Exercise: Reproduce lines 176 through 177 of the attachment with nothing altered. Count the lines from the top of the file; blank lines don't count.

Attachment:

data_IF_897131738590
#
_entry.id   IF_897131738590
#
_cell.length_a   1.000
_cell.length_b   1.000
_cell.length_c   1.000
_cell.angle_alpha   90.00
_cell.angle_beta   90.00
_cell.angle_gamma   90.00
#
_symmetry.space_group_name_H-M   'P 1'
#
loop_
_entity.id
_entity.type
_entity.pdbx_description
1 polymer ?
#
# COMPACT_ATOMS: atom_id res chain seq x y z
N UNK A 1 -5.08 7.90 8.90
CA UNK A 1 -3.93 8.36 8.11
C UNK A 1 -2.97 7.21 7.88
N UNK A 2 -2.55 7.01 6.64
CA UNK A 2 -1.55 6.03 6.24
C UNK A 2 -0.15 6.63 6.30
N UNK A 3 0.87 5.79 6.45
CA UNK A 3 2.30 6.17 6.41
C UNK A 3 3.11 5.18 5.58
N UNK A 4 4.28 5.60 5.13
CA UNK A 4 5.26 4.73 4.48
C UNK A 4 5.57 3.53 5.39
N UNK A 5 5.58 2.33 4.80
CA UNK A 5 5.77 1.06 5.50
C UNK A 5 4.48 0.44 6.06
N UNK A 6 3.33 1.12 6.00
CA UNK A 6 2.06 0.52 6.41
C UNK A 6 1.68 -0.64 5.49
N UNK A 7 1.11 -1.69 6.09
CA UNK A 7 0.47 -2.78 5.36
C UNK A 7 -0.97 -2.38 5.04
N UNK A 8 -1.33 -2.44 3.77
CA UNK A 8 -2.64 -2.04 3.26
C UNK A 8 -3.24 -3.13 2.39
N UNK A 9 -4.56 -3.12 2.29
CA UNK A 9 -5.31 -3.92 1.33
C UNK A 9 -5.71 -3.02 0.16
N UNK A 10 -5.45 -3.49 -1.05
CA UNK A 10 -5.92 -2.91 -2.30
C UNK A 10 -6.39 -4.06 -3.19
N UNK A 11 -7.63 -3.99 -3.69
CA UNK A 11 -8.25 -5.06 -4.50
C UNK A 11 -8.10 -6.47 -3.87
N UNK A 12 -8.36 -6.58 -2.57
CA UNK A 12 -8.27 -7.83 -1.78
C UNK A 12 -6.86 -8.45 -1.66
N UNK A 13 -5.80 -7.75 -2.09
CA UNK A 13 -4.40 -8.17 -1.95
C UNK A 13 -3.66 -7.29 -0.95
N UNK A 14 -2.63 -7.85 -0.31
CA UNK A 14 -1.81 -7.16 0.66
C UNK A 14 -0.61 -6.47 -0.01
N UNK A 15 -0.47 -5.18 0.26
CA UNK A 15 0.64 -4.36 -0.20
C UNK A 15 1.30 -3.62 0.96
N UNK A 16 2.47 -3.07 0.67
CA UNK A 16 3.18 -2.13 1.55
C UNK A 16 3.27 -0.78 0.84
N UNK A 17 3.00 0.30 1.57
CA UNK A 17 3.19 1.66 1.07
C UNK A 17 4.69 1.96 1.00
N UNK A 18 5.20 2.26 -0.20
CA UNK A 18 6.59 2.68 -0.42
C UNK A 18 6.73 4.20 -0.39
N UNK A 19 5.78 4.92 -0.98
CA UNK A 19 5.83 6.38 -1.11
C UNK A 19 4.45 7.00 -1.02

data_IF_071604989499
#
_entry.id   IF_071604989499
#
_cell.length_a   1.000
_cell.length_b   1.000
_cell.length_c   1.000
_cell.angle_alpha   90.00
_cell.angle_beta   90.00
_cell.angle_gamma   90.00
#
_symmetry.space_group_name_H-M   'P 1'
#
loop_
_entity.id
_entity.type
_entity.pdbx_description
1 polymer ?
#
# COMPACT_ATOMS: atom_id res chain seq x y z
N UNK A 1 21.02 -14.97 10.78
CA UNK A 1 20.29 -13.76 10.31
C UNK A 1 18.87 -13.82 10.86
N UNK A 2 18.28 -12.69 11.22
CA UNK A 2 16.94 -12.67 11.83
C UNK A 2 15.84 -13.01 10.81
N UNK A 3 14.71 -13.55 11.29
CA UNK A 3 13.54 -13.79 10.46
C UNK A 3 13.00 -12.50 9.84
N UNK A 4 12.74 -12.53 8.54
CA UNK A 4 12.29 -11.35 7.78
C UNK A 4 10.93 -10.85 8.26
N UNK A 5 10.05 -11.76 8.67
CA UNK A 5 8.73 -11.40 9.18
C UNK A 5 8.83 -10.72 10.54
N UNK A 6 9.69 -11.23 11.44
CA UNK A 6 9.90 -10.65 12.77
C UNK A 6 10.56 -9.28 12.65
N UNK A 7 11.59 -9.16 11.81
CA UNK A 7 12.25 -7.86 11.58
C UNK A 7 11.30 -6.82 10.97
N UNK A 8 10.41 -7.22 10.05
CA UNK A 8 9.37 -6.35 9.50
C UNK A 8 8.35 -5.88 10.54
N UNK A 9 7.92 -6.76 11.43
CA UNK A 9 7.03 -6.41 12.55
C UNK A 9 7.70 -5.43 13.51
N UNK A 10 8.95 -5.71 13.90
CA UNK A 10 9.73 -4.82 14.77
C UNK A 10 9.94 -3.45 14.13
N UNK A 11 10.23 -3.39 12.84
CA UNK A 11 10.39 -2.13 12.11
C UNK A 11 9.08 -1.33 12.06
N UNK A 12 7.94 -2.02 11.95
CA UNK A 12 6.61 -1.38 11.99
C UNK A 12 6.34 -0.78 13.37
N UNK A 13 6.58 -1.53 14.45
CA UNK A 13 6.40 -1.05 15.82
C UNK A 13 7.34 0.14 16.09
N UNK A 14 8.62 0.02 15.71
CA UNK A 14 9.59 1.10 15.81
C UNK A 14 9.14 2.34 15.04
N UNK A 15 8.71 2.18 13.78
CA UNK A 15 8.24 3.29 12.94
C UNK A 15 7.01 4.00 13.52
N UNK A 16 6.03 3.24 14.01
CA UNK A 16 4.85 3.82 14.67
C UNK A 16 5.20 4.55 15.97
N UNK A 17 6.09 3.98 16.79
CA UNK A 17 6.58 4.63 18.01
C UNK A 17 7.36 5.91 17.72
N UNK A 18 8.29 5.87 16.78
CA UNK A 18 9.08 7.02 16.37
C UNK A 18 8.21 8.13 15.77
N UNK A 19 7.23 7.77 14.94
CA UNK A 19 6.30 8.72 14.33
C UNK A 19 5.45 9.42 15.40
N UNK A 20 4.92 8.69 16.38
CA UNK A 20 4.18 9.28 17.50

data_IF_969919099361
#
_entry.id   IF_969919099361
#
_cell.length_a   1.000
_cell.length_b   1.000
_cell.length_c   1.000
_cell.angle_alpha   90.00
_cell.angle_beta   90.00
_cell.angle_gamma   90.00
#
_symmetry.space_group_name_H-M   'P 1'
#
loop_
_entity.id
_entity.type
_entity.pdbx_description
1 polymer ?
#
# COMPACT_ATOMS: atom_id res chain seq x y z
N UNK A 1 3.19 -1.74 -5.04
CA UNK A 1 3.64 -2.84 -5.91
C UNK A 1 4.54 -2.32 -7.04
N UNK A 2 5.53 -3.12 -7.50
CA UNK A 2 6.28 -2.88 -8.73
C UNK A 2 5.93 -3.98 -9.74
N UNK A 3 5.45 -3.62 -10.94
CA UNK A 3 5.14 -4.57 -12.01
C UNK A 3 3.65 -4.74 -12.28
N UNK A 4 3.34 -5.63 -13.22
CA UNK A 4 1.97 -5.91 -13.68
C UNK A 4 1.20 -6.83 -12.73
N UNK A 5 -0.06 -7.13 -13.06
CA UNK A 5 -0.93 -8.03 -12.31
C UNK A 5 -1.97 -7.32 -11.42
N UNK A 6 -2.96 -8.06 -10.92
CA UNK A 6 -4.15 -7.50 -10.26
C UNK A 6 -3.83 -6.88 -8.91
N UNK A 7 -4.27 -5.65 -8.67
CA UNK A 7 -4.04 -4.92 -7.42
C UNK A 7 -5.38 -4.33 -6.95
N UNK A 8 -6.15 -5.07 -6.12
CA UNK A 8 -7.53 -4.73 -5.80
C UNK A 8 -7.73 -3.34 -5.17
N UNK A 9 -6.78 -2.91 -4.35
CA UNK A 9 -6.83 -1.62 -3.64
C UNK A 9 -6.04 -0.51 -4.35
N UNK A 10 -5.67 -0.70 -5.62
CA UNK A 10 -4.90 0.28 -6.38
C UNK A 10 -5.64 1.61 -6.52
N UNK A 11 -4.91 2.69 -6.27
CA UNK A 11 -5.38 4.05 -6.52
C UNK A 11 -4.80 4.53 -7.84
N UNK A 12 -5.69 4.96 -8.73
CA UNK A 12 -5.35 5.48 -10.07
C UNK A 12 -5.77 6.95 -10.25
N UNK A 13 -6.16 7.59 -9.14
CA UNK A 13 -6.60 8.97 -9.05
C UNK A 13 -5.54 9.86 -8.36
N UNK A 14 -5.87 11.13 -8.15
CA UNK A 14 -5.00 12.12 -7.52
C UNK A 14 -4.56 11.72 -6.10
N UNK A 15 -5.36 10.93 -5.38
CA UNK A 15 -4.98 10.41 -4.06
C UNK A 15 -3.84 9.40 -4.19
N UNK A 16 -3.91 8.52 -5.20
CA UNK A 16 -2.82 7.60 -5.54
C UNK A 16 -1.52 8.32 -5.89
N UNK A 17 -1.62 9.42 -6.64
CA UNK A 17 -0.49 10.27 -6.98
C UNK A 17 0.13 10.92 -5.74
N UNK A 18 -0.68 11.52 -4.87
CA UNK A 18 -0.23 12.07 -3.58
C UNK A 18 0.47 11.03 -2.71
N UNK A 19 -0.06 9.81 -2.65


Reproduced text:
# COMPACT_ATOMS: atom_id res chain seq x y z
N UNK A 1 3.19 -1.74 -5.04